The term “junk” is derived from the Chinese word “chuán” and means ship. This refers to a certain type of ship common in China. Junks were used on rivers, coastal waters and the high seas and were used as merchant and cargo ships, as fishing boats or as houseboats.
Junks were characterized by a simple construction in box form. They were double-walled and therefore particularly watertight. They had no keel, a flat bottom and vertically raised side walls. The deck was divided into several chambers or cabins depending on use. The planks were made of soft wood in clinker construction. With many junks the bow was drawn up a little bit. Depending on the size, junks had two to four masts for one sail each. The sails were stretched over bamboo poles, which enabled easy handling from the deck and an optimal distribution of forces. Due to their construction, junks were considered to be particularly robust, safe and fast.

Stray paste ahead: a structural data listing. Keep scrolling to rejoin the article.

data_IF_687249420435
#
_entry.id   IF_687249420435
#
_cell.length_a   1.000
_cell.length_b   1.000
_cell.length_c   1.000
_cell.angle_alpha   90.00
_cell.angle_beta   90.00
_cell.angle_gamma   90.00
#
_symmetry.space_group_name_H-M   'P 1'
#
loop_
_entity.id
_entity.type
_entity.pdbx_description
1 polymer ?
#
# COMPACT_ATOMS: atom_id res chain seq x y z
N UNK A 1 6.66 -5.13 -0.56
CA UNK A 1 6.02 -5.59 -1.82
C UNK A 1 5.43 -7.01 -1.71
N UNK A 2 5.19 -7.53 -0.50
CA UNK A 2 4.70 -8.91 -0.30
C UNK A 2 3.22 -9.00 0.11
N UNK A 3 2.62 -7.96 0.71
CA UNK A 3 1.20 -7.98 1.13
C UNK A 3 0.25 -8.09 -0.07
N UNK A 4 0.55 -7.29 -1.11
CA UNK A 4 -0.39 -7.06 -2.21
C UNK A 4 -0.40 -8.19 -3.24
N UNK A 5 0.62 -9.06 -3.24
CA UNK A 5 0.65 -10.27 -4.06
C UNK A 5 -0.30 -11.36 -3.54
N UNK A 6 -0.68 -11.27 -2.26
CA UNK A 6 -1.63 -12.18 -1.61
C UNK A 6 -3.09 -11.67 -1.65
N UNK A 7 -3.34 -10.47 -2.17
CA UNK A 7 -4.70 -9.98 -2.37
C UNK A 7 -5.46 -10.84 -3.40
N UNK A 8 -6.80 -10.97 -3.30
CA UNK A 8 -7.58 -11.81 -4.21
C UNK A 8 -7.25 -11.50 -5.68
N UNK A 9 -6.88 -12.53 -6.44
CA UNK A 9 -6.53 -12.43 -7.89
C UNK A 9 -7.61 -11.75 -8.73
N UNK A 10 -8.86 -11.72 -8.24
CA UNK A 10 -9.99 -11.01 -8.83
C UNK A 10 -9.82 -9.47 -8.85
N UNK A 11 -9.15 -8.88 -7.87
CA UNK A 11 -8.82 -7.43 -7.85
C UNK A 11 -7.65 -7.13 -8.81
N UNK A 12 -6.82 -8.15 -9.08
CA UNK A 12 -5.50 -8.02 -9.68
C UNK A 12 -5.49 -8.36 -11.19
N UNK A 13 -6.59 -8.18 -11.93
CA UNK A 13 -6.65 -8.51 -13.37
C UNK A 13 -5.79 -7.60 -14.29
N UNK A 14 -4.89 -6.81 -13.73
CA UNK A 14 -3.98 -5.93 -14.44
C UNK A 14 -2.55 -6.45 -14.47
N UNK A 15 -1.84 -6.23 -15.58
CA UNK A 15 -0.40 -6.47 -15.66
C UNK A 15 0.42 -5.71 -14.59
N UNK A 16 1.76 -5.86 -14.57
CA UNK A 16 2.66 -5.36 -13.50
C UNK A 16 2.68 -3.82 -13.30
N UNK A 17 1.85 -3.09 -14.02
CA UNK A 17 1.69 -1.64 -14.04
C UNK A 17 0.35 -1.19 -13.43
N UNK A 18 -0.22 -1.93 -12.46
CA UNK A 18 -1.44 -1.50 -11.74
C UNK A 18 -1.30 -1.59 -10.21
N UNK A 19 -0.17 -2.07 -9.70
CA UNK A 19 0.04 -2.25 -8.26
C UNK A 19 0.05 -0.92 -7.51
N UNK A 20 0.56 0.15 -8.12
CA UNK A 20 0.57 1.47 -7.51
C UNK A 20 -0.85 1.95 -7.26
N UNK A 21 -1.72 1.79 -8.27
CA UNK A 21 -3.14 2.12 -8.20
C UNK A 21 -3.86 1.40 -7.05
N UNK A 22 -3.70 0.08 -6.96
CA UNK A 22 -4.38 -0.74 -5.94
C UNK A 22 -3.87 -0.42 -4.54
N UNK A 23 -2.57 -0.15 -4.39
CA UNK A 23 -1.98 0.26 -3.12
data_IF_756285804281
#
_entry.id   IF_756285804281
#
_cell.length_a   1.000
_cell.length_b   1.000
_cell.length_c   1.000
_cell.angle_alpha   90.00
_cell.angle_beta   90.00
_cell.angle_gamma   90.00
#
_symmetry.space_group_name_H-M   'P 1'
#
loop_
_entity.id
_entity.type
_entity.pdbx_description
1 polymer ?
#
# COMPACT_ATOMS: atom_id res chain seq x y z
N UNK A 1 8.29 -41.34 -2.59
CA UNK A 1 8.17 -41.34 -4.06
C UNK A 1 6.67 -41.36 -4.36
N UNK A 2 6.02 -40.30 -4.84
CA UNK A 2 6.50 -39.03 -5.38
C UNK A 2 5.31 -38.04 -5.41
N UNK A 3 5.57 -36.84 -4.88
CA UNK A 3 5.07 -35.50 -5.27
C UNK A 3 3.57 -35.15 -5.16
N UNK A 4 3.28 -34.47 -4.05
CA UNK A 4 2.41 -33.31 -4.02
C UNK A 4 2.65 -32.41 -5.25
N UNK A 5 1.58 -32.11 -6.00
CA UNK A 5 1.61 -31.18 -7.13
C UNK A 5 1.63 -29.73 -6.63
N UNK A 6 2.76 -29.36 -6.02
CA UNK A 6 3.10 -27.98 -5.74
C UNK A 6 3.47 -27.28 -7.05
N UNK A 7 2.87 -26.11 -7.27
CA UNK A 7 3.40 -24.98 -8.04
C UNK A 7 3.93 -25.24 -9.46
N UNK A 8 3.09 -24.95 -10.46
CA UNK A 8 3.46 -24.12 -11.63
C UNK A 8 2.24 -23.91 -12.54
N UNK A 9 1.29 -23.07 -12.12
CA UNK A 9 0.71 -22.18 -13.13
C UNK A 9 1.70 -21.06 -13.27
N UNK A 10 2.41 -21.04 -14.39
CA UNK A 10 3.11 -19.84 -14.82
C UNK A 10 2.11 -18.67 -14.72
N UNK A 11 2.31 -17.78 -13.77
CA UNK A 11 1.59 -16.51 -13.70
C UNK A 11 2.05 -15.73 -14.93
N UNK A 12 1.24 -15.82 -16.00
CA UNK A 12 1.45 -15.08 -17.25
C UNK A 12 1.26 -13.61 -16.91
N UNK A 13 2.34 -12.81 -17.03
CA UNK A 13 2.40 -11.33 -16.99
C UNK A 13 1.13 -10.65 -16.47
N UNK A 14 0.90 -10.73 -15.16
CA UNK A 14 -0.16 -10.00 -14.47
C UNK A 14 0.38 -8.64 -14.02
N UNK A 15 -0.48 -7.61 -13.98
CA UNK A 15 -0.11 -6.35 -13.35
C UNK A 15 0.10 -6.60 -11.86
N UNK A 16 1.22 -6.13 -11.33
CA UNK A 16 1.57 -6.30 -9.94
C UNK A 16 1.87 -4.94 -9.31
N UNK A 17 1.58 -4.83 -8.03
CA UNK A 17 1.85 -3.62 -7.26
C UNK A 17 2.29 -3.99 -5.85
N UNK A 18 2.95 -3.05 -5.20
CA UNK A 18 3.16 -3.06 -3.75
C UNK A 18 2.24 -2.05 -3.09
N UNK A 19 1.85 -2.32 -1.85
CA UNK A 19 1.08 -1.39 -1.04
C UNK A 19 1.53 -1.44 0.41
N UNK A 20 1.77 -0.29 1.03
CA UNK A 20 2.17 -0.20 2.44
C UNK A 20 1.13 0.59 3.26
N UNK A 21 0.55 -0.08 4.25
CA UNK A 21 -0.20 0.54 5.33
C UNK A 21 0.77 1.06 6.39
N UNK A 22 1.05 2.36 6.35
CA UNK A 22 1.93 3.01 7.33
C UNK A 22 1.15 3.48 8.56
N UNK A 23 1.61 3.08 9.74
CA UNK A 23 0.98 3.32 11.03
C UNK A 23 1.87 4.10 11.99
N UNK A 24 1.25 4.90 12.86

From the 1st century onwards junks were equipped with stern rudders, and in the 2nd century longitudinal bulkheads were added. From the 8th century onwards leeboards were used to improve direction stability. In northern China junks were built with rectangular sails and a blunt bow, which seemed a bit more unwieldy due to their shape. As from the construction of the Han Canal in 486 B.C., narrow river junks with only one mast became popular. Ocean-going cargo and passenger ships from the 12th century could carry 300 passengers, 600 crew members and 400 crossbowmen. The largest junks in use in the 15th century were treasure ships which sailed as far as the east coast of Africa. From the 16th century onwards, the development of junks stagnated. Even today, river ships are still in use in China whose construction style is similar to that of junks.
In Europe, junks became famous through Marco Polo, who used such a ship in 1294 during his return journey from China to the Strait of Hormus and described it in detail in his travel reports. The French author Jean de la Varende, who also designed ship models, praised the manoeuvrability and safety of this type of ship. In his opinion, Chinese junks were 500 years ahead of European shipbuilders.